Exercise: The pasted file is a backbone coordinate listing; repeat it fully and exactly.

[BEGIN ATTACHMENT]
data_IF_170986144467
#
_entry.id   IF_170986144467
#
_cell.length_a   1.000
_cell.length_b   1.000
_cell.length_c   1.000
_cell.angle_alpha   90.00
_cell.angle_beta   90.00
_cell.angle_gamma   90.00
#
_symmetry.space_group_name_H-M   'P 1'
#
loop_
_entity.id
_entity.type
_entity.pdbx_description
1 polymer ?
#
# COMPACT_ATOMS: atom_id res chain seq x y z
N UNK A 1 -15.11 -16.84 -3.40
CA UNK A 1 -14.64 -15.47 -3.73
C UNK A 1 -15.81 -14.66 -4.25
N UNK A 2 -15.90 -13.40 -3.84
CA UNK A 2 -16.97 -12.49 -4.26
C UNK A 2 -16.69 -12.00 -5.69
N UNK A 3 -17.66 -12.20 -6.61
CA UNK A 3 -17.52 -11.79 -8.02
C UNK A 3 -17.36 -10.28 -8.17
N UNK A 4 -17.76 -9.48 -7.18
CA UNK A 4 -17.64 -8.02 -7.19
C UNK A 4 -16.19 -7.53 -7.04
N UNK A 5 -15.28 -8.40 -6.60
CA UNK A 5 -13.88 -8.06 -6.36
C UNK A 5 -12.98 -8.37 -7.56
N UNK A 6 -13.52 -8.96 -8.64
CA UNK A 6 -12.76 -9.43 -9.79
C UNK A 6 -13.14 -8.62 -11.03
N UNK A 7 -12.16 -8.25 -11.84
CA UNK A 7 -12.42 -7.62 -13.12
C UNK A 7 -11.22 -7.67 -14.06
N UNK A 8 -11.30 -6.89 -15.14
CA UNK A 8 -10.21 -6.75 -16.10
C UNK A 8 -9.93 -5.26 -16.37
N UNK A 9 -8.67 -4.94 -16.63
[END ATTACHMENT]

data_IF_170986144467
#
_entry.id   IF_170986144467
#
_cell.length_a   1.000
_cell.length_b   1.000
_cell.length_c   1.000
_cell.angle_alpha   90.00
_cell.angle_beta   90.00
_cell.angle_gamma   90.00
#
_symmetry.space_group_name_H-M   'P 1'
#
loop_
_entity.id
_entity.type
_entity.pdbx_description
1 polymer ?
#
# COMPACT_ATOMS: atom_id res chain seq x y z
N UNK A 1 -15.11 -16.84 -3.40
CA UNK A 1 -14.64 -15.47 -3.73
C UNK A 1 -15.81 -14.66 -4.25
N UNK A 2 -15.90 -13.40 -3.84
CA UNK A 2 -16.97 -12.49 -4.26
C UNK A 2 -16.69 -12.00 -5.69
N UNK A 3 -17.66 -12.20 -6.61
CA UNK A 3 -17.52 -11.79 -8.02
C UNK A 3 -17.36 -10.28 -8.17
N UNK A 4 -17.76 -9.48 -7.18
CA UNK A 4 -17.64 -8.02 -7.19
C UNK A 4 -16.19 -7.53 -7.04
N UNK A 5 -15.28 -8.40 -6.60
CA UNK A 5 -13.88 -8.06 -6.36
C UNK A 5 -12.98 -8.37 -7.56
N UNK A 6 -13.52 -8.96 -8.64
CA UNK A 6 -12.76 -9.43 -9.79
C UNK A 6 -13.14 -8.62 -11.03
N UNK A 7 -12.16 -8.25 -11.84
CA UNK A 7 -12.42 -7.62 -13.12
C UNK A 7 -11.22 -7.67 -14.06
N UNK A 8 -11.30 -6.89 -15.14
CA UNK A 8 -10.21 -6.75 -16.10
C UNK A 8 -9.93 -5.26 -16.37
N UNK A 9 -8.67 -4.94 -16.63